Carin León is a man with great enthusiasm. The Latin Grammy-winning ballad singer is best known for his slanted cowboy hat and bluesy Sonoran singing. He carries himself with the steely gaze of a cowboy and the swagger of a rock star.
León caused quite a stir after taking the stage at the 20th annual Premios Juventud in Puerto Rico this summer. It was during the performance of their Norteño pop song “Ni Me Debes, Ni Te Debo” with Colombian singer-songwriter Camilo that he wore a T-shirt that read “F – Regional” — as in, f – regional Mexican music.
León, who won his first Latin Grammy in the Regional Mexican Music category last year, made that statement clear in a manifesto appeared the next day, detailing the pitfalls of consolidating all Mexican folk music under one label. “We’re much more than that — we’re banda, we’re corridos, we’re mariachi,” it says. “We are taste, we are emotion, we are revolution.”
“Mexican music isn’t regional anymore—it’s just become more global,” he tells the Times during a video call from Hidalgo, Texas, one of many stops on his current US tour. “Our music is now aimed at all kinds of people from all walks of life. We’re no longer just breaking ground in Mexico. We are also talking about Latin America and now the whole world.”
Born Oscar Armando Diaz de León – Carin is short for Oscarín, a nickname he has borne since childhood – says the 34-year-old singer-songwriter got into music “from the very first breath” and, by the age of 15, was born He started playing guitar years ago After a solid seven-year career fronting Norteño band Grupo Arranke, he broke up in 2018 to release a solo debut titled Desvelada con Banda y Mariachi. Since then, León has been known to play the role of “El Toxico” with Tijuana stars Grupo Firme and grew his fan base through songs with Spanish rapper C. Tangana and Colombian pop-reggaeton star Maluma.
That year, he landed not one, but two songs on the Billboard Hot 100 chart: “Que Vuelvas” with up-and-coming Texas band Grupo Frontera, followed by his own single “Primera Cita.”
León is currently touring the US in support of his album Colmillo de Leche, released in May. Written and recorded entirely with artists from his birthplace, Hermosillo, Mexico. He will perform at the Honda Center in Ontario on Thursday before heading to LA’s Crypto.com Arena on September 17th.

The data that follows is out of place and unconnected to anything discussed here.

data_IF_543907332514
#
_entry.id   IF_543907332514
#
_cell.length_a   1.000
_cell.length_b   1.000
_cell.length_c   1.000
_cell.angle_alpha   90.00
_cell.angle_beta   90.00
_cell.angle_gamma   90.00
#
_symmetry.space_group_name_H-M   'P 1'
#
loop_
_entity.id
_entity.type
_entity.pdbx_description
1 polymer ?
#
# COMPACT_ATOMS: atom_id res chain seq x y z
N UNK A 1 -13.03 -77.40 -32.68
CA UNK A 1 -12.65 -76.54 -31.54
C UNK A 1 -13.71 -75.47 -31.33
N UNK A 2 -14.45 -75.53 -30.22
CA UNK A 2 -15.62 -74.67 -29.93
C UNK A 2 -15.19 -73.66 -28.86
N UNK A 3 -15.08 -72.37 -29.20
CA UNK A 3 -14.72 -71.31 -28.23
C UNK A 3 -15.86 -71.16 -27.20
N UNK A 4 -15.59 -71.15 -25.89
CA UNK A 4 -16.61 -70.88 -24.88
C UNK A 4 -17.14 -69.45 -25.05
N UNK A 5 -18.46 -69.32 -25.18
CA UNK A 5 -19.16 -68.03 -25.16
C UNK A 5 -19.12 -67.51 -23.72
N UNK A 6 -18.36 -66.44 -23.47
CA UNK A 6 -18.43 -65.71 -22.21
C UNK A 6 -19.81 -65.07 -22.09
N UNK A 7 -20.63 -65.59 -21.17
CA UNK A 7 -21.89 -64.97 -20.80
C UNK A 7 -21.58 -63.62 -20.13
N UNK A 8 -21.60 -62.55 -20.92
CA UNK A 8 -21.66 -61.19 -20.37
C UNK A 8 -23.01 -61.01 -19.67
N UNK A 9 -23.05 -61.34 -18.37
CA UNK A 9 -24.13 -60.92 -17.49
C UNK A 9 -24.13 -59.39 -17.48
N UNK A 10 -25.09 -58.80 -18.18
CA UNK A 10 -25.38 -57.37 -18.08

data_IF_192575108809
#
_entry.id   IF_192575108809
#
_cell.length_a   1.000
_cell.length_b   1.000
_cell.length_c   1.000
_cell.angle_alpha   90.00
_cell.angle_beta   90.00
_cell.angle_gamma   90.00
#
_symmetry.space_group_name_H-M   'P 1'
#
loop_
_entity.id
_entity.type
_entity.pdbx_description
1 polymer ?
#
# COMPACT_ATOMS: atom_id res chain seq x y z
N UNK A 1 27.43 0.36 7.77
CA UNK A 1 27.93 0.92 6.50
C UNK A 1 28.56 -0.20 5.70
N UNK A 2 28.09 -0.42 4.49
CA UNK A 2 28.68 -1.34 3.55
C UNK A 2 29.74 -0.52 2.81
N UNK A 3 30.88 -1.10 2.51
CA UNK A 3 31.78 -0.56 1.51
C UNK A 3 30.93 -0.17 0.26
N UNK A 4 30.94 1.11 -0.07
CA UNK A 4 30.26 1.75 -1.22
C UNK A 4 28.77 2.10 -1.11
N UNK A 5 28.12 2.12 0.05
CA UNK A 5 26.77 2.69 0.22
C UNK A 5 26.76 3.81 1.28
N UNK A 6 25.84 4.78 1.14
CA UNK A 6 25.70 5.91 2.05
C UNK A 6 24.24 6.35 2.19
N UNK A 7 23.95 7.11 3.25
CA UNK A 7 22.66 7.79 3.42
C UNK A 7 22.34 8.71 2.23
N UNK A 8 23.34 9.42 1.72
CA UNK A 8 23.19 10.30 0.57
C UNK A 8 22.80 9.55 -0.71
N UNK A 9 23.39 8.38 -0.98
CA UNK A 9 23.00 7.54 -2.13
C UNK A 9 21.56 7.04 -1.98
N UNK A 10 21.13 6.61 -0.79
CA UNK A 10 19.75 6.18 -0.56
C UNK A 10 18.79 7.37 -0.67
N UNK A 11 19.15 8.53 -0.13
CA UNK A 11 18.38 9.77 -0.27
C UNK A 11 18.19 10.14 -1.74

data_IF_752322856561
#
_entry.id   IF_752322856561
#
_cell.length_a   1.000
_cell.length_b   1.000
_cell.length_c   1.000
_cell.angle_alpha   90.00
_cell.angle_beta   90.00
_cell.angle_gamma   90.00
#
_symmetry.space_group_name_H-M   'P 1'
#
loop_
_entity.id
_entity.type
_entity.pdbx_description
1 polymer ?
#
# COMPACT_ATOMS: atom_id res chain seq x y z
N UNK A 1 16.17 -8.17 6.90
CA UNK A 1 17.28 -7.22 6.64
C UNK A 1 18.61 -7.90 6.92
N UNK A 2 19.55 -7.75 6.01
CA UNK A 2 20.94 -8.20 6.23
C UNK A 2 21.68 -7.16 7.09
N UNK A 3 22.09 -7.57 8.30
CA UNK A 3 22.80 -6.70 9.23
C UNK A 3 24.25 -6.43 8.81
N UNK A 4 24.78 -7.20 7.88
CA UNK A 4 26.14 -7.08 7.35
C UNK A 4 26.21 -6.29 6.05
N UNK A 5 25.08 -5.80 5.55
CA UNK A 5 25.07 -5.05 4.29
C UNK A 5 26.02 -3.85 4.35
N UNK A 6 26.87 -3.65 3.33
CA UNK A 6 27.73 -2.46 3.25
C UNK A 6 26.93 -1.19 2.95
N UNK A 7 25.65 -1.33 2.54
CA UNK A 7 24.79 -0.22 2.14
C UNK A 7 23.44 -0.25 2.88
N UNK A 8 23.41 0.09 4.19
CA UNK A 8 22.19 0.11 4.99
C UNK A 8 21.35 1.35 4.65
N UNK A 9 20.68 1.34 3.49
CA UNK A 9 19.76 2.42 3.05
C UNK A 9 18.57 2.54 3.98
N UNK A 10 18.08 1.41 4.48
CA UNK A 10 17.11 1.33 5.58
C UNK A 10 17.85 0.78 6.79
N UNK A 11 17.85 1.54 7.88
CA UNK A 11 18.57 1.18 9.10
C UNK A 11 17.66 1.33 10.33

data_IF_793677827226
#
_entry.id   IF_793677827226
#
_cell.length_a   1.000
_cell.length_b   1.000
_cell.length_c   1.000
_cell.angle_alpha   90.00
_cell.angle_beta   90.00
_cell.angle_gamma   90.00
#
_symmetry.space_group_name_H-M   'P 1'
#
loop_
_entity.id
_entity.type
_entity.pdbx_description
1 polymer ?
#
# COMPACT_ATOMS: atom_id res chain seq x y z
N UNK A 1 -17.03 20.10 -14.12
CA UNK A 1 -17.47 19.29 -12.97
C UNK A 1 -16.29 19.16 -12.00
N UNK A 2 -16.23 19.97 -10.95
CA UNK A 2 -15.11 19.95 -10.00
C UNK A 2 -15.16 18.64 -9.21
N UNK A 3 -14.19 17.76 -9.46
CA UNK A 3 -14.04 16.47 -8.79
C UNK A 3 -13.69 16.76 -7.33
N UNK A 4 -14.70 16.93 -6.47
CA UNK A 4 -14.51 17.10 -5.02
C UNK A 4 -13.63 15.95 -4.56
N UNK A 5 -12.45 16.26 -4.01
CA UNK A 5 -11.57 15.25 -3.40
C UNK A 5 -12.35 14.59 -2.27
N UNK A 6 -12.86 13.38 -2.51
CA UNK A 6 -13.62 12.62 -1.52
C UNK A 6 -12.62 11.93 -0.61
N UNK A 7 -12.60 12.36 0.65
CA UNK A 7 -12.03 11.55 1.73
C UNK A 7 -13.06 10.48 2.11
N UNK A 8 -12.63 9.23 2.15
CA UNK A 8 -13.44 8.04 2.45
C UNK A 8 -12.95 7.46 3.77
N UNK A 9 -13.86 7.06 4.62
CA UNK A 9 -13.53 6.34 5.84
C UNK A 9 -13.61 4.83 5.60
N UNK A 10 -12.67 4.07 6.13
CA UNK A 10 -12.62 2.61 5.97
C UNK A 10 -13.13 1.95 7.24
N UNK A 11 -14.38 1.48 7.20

“I’m very excited and also a little bit incredulous about what’s happening in my career and in the future [Mexican] music,” he tells the Times. “It comes with a very big responsibility, but I’m ready to take it on.”
The following questions and answers have been edited slightly for clarity and length.
Can you tell me what inspired your F-Regional campaign on Instagram this summer?
Calling it “regional Mexican” is very limiting. And it’s not just the title that limits us, it’s also the mentality that keeps us from mingling with people [with] any other kind of music. We can work with any artist and we can do it well. What we know as regional Mexican music has a big voice and I think it’s time to tell the world what we’re made of and compare ourselves to everyone else we see. The genre will continue to grow and as a Mexican I am proud to carry that flag in our music.
As an outsider, the Mexican music I knew as a kid was pop or rock groups like Maná, Los Lobos and Molotov. I’ll admit that I’ve only started learning about Mexican folk music in the past few years, but it’s more diverse than people realize.
I grew up with Molotow, Maná, Los Lobos and also Caifanes! They highlight different parts of Mexico’s culture, which is made up of thousands of flavors. Something very interesting is how [Sonoran music] is no longer as marginalized as before, no longer divided by social class. Now that we’re all working together and combining sounds, our music can have an even bigger impact than ever before.
Her latest album Colmillo de Leche is a wonderful collection of sounds from her hometown. What was the best thing about growing up in Hermosillo?